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  • Renal Diets For Cats – What You Need To Know

    Renal Diets For Cats – What You Need To Know

    Chronic kidney disease (CKD) is frequently diagnosed in cats. It is defined as being a progressive disease, slowly disabling the functions of the kidneys over an extended period, usually three months or longer. Although it is not a disease that can be cured, veterinary treatment and changes in your cat’s lifestyle can slow down the progression and allow your cat to have a good quality of life, with some cats living for several years after their diagnosis!

    Which Diet Is Right?

    Feeding cats with chronic kidney disease (CKD) can be difficult, as the current advice is to provide a diet limited in protein and phosphorus. Some brands of commercial cat food offer specialist veterinary diets that claim to fulfil the specific needs of cats diagnosed with CKD. Although these diets have proven to be beneficial, some contain ingredients that are known allergens, such as cereals, and are not always particularly digestible or palatable for cats. When deciding on the best diet for a cat that has been diagnosed as suffering from CKD, it is important to assess your cat’s willingness to eat the food, as cats suffering from CKD can easily become anorexic. Keeping your cat eating should remain a higher priority than feeding a specialist diet, however, we always recommend working closely with your vet to ensure you are doing what is right for your cat.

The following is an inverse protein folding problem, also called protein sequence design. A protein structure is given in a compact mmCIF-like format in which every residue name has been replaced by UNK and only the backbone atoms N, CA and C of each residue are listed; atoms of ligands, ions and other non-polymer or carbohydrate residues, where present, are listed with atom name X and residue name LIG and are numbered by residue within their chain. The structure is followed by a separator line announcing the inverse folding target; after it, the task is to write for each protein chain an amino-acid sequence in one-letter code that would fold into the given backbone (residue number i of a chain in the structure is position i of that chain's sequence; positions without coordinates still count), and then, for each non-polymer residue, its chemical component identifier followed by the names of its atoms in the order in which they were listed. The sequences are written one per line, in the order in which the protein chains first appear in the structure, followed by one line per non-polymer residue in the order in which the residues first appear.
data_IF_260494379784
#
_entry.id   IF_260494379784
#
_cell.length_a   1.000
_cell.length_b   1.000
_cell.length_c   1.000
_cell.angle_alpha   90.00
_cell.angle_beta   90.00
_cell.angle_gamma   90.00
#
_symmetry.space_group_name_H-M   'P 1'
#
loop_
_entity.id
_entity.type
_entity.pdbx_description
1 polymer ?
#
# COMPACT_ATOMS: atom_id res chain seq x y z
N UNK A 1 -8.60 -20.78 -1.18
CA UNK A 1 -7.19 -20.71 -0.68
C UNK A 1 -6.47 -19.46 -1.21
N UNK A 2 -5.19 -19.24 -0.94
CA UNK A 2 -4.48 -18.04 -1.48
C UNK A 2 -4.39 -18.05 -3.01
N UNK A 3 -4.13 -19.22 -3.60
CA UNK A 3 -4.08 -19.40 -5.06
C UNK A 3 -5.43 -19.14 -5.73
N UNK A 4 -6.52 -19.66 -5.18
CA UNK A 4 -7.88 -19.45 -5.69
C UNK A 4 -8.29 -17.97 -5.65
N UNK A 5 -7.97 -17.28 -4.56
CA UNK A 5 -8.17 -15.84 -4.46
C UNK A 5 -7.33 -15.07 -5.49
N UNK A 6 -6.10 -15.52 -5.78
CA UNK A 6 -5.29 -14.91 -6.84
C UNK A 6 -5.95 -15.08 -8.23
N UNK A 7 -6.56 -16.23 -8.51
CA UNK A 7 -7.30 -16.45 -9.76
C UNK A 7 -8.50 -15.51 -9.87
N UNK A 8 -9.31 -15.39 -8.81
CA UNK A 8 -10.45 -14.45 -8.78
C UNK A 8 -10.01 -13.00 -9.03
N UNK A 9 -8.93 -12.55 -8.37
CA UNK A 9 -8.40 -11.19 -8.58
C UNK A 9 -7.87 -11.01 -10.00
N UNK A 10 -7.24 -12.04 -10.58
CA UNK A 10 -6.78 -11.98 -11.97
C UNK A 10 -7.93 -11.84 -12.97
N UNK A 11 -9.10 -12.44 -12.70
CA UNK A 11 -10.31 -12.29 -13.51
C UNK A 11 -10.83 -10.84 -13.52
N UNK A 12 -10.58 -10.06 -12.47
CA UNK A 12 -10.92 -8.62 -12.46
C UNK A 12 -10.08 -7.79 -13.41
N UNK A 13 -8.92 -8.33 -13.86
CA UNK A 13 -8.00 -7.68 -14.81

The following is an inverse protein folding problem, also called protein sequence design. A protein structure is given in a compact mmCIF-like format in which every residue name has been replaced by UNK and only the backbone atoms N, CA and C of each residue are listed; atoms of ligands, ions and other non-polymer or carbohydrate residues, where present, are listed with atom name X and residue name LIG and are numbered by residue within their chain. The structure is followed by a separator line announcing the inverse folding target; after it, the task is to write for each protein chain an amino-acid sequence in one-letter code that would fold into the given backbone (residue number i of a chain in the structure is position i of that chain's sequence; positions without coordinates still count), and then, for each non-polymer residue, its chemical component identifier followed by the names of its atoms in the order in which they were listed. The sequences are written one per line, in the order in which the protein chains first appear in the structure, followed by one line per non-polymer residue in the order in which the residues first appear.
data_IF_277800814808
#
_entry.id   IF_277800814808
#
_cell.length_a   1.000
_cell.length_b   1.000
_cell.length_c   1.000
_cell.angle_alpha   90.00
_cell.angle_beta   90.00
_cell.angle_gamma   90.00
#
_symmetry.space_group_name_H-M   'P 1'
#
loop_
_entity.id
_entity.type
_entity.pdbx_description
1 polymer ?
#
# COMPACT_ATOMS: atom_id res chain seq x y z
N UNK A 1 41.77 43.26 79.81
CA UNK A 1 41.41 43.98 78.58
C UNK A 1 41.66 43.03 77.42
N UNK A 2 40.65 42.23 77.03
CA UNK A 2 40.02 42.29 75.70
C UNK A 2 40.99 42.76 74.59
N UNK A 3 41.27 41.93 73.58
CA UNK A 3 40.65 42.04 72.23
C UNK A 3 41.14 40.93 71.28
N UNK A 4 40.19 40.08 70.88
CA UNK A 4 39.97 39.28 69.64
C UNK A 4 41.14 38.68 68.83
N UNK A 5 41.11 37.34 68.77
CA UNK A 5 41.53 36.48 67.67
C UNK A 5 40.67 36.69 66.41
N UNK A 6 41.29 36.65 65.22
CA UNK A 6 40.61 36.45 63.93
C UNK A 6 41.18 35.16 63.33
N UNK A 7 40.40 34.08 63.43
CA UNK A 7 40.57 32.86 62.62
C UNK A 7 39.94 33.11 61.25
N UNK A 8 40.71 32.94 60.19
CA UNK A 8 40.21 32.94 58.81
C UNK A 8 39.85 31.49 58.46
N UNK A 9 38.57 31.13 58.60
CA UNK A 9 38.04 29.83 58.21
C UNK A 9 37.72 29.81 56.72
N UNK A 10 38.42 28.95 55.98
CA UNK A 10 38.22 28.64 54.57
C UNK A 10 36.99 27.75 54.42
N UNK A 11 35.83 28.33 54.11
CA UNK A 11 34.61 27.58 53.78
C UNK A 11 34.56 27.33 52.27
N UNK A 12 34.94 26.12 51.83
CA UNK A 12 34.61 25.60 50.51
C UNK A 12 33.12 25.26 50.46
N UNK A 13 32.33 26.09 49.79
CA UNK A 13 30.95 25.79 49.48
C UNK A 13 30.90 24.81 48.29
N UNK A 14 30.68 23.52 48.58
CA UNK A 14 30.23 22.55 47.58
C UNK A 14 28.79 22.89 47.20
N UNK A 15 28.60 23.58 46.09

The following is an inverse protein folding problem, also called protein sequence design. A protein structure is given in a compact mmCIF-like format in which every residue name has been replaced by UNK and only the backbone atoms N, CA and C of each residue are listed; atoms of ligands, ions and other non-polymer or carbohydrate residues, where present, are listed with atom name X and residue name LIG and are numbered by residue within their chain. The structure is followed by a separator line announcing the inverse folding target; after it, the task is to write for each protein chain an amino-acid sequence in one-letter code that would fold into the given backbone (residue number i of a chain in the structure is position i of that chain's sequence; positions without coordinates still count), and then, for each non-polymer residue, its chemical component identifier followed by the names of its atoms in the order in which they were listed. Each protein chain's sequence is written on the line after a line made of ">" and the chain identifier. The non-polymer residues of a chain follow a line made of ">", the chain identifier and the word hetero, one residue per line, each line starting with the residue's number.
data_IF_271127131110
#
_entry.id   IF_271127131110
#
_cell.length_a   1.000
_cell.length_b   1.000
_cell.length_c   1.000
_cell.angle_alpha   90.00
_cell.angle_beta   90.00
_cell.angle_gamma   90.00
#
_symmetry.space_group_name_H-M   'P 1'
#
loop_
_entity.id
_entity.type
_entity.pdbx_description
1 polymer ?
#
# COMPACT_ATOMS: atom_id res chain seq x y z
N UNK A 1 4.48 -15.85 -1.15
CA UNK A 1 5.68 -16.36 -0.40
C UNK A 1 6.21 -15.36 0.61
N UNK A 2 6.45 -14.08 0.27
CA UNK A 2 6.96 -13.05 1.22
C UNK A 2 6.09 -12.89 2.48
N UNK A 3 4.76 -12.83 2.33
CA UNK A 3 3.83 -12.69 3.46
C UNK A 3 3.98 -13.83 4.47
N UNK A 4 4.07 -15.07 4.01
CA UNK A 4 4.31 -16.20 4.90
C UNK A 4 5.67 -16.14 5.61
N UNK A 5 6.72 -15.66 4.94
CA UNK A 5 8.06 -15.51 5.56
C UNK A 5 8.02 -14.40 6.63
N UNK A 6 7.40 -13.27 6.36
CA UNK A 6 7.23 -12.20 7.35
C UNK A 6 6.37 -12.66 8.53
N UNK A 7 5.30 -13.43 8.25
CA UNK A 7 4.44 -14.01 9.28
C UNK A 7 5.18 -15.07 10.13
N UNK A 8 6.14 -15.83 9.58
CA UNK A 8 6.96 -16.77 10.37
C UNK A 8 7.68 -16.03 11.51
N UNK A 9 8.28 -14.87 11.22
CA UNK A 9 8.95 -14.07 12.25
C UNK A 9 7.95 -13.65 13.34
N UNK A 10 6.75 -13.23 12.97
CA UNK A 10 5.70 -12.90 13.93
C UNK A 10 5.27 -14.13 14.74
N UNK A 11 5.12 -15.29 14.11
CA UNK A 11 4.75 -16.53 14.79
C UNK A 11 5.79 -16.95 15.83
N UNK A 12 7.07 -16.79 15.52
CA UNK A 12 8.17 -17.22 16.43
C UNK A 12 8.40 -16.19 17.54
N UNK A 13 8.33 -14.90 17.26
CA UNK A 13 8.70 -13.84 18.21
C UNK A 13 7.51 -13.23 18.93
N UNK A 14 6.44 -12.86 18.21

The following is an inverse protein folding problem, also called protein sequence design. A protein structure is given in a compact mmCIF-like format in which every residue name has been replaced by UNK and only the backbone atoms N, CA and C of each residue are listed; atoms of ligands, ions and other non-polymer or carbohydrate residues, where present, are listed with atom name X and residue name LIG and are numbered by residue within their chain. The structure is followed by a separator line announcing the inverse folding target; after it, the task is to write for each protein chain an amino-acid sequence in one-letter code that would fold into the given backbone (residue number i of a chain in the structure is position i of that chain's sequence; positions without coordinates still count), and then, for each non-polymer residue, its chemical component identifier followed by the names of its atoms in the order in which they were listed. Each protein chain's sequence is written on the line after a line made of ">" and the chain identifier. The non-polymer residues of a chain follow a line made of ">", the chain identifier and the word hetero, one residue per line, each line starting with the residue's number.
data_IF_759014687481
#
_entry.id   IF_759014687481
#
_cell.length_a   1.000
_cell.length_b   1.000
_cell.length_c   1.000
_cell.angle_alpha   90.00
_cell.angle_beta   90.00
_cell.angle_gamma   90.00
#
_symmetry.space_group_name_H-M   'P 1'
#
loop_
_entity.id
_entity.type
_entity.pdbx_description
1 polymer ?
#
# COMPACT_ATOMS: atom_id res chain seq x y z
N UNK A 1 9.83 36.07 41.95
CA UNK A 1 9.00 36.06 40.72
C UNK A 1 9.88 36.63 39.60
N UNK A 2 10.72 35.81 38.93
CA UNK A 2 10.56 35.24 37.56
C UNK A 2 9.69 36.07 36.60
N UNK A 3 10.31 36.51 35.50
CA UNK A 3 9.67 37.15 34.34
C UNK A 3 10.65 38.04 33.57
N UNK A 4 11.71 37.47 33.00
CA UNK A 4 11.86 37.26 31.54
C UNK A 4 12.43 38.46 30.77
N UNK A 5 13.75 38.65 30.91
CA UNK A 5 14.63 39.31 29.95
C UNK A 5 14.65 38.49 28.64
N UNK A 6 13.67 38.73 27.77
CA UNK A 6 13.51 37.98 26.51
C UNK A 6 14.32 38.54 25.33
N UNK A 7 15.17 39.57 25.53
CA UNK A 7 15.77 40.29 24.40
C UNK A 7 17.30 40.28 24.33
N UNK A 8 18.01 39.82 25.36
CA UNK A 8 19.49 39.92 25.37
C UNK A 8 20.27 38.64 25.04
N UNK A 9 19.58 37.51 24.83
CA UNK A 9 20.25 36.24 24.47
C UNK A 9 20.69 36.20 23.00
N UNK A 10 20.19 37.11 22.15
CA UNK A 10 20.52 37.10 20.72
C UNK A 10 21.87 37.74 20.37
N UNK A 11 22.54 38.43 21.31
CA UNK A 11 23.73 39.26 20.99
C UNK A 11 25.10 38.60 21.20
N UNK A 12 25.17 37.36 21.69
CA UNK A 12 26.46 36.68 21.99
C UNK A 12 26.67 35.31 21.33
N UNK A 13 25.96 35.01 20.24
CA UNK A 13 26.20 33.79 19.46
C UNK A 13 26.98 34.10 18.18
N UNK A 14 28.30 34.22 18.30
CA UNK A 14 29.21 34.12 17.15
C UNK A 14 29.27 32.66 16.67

How Important Is Protein?

    Cats with CKD may well benefit from lower levels of protein compared to healthy cats. The need to lower the protein content of the food, is not, however, believed to be as important as the need to ensure the food is low in phosphorous.

    When protein is metabolised, uremic toxins are created in the body. Healthy kidneys will filter toxins out of the blood, excreting them from the body. However, if the kidneys are damaged and unable to work as efficiently, these toxins can build up in the body causing a condition called azotaemia. Symptoms of azotaemia include weight loss, appetite loss, vomiting, and lethargy.